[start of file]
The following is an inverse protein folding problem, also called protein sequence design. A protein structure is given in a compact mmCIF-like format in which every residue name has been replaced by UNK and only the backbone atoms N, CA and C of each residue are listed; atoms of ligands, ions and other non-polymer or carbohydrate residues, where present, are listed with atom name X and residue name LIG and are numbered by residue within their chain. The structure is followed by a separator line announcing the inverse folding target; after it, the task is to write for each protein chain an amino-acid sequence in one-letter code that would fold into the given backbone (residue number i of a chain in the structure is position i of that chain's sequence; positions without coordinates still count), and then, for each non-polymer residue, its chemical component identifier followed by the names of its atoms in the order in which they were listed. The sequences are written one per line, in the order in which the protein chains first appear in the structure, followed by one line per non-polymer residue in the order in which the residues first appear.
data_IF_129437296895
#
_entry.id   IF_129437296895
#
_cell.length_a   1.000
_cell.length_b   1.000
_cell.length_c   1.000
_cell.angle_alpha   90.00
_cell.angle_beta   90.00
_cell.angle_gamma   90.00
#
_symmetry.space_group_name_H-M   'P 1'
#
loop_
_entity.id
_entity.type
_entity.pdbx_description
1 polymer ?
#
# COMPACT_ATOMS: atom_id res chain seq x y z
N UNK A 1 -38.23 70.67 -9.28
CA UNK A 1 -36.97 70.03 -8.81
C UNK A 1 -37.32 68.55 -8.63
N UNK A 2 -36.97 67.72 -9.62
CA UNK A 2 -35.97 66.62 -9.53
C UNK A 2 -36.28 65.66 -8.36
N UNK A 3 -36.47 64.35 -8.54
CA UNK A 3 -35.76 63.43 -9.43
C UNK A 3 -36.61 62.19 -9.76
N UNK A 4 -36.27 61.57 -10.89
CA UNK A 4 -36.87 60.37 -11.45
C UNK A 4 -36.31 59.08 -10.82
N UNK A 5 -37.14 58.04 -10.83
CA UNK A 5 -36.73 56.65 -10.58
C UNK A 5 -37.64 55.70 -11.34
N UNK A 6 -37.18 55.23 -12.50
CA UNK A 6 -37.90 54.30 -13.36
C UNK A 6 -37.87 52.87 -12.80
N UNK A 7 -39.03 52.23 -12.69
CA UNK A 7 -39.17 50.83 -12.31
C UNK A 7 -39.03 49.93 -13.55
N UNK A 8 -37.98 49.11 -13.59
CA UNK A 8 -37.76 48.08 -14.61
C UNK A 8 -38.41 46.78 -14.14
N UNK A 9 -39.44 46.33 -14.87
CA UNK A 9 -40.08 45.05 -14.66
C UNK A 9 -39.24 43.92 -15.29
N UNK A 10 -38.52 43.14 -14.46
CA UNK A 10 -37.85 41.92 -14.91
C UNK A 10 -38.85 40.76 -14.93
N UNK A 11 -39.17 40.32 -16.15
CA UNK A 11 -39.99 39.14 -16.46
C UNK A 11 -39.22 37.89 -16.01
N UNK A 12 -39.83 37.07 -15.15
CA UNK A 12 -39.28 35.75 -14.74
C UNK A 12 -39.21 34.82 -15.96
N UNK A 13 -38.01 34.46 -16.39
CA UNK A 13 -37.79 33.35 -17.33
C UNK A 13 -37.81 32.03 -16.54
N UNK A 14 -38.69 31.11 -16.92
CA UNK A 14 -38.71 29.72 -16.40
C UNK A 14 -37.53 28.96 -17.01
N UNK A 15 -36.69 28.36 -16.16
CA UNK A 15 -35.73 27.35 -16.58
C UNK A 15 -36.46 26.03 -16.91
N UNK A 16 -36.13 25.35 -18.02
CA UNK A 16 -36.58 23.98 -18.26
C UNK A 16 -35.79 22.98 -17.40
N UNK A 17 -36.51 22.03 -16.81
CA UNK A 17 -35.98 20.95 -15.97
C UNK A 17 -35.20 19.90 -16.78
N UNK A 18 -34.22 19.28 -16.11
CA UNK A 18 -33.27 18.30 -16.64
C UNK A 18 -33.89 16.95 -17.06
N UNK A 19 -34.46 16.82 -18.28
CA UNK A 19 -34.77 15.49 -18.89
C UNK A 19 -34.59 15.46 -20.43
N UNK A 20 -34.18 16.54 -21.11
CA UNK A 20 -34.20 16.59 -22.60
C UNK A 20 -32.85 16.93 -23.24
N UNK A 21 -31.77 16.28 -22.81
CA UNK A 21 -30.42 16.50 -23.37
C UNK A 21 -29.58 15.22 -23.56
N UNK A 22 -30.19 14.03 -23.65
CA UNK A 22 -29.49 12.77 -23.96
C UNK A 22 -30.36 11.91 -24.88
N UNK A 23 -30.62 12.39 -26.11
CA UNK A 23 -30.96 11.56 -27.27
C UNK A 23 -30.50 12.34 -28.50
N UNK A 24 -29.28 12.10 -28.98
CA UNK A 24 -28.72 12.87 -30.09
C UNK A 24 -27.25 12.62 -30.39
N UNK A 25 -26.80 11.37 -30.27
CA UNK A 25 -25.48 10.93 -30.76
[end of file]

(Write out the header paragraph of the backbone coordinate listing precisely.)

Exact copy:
The following is an inverse protein folding problem, also called protein sequence design. A protein structure is given in a compact mmCIF-like format in which every residue name has been replaced by UNK and only the backbone atoms N, CA and C of each residue are listed; atoms of ligands, ions and other non-polymer or carbohydrate residues, where present, are listed with atom name X and residue name LIG and are numbered by residue within their chain. The structure is followed by a separator line announcing the inverse folding target; after it, the task is to write for each protein chain an amino-acid sequence in one-letter code that would fold into the given backbone (residue number i of a chain in the structure is position i of that chain's sequence; positions without coordinates still count), and then, for each non-polymer residue, its chemical component identifier followed by the names of its atoms in the order in which they were listed. The sequences are written one per line, in the order in which the protein chains first appear in the structure, followed by one line per non-polymer residue in the order in which the residues first appear.